The Treasury Department’s proposed regulations are subject to a 90-day public comment period, which will conclude in November 2016. The Treasury Department says that “the regulations themselves will not go into effect until the comments are carefully considered and then 30 days after the regulations are finalized.” It may be the last chance to take advantage of these gifting discounts.

With possible changes on the horizon, our advice is to work with your estate planner NOW to ensure that you have time to take advantage of today’s favorable tax planning environment while you still can.

Need Help?

David Goldner, CPA, CFP, CVA, Gross Mendelsohn’s managing partner, specializes in delivering integrated tax, estate and investment planning strategies. David enjoys helping high net worth families and business owners minimize tax burdens and maximize wealth accumulation through proactive planning techniques. Contact David to schedule a free estate planning consultation or call him at 800.899.4623.

estate planning consultation

Tags: IRS, individual tax planning, estate planning, high net worth, tax, David Goldner, tax planning, family limited partnership, limited liability corporation

3 Tax Planning Strategies that Cost You Little But Provide Immediate Tax Savings

Posted by Paul Wallace on Mon, Aug 08, 2016 @ 05:49 AM

With so many of my high net worth clients being philanthropically inclined, there’s nothing I like better than a good tax savings strategy that ties into their charitable activities.

Typically, charitable contributions will result in a reduction of your net worth and usually involve giving up control over the contributed property. If only there was a way to make contributions without giving up immediate control AND still generate immediate tax benefits! Well, here are three ideas that can do just that.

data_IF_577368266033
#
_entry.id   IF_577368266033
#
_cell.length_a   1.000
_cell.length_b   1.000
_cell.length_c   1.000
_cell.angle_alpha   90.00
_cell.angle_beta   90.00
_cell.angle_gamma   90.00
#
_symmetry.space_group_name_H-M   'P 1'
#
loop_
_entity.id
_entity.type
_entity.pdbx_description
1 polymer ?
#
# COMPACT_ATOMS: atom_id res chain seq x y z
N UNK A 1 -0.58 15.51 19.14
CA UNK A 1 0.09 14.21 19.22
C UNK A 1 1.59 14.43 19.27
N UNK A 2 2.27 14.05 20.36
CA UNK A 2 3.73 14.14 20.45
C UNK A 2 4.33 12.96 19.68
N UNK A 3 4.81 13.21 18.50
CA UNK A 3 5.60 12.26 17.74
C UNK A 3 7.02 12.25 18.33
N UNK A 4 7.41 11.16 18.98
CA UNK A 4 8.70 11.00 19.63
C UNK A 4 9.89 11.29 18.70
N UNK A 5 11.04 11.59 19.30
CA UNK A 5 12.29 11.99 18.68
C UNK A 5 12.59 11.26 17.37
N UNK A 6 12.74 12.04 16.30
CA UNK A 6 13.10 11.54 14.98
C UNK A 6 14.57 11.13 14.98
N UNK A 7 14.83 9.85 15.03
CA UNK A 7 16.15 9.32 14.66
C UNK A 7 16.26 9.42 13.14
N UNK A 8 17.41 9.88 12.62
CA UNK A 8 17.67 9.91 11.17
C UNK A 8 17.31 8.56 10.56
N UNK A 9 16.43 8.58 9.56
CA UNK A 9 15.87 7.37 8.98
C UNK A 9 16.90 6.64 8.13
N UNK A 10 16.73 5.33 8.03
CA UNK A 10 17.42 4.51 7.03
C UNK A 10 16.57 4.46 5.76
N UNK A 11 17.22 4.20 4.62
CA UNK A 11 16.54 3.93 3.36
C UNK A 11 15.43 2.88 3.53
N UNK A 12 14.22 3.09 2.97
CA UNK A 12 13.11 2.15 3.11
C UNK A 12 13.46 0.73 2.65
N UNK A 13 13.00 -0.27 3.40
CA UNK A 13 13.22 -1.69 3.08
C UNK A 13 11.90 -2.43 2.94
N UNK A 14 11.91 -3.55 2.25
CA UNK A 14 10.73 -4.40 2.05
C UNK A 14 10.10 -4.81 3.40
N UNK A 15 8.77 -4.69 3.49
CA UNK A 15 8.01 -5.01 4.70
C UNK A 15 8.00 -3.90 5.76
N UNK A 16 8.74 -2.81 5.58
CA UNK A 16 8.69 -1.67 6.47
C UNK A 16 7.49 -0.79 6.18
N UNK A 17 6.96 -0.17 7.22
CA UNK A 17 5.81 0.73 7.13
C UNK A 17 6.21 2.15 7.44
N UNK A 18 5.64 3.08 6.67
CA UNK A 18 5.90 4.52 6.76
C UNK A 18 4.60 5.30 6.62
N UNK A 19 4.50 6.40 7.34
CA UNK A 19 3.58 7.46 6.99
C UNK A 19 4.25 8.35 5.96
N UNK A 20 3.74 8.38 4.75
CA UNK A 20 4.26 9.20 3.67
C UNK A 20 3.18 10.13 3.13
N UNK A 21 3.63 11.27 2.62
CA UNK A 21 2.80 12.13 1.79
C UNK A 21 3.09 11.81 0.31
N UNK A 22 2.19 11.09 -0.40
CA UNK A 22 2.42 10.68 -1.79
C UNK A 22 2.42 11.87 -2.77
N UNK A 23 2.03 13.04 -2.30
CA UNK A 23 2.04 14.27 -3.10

1. Conservation Easements

Taxpayers who own real property and wish to preserve its associated resources might be able to take advantage of the tax benefits related to the gifting of conservation easements.

The 2015 Protecting Americans from Tax Hikes Act allows owners of real property to make a gift of a permanent easement on their property to a land trust or similar organization interested in land conservation, while getting the benefit of a immediate tax break.

The easement will restrict the present and future owners from developing the property, and the tax deduction will equal the difference between the value of the property immediately before and immediately after the easement is placed.

Except for the restriction on the property, the owner can continue to enjoy the use and benefits of the property as before. It should be noted that these easements are available to owners of real estate even if they have no current intention of developing their property.

2. Charitable Remainder Trusts

Charitable remainder trusts, also known as CRTs, are tax planning vehicles that allow grantors to contribute assets, usually highly appreciated, to a trust. In exchange, they will receive an annual payment back from the trust for a specific period of time, and the remainder interest in the trust will go to qualifying charities chosen by the grantor.

The funding of a CRT is a nontaxable event, and the grantors will receive an immediate charitable deduction. In addition, the CRT provides significant income tax deferral benefits, and the grantors can name themselves as trustees and remain in control of the trust corpus during the term of the trust.

3. Private Foundations 

Private foundations are tax exempt organizations that can receive contributions from donors and generate immediate income tax deductions.

Let’s look at a typical scenario. A taxpayer creates and funds a private foundation in a year where he or she has an unusually high income tax liability that can be sheltered in part by the contribution to the private foundation, and may not want to make an outright gift to a public charity. The private foundation will allow the grantor to receive an immediate income tax deduction without giving up control of the assets contributed to the private foundation.

The grantor and/or his family can serve on the board of the private foundation, and designate in future years which charities will receive the required distributions from the private foundation, which usually equal 5% of its net asset base.

Need Help?

Paul Wallace, CPA, CFP(R), provides integrated income tax, estate tax, investment management, charitable giving and personal financial planning services to high net worth individuals, families and their closely held businesses. Call Paul at 800.899.4623 or contact us here for help developing a tax planning strategy that works for you.

New Call-to-action

Tags: individual tax planning, Paul Wallace, high net worth, private foundation, tax planning, charitable contribution, charitable remainder trusts, philanthropy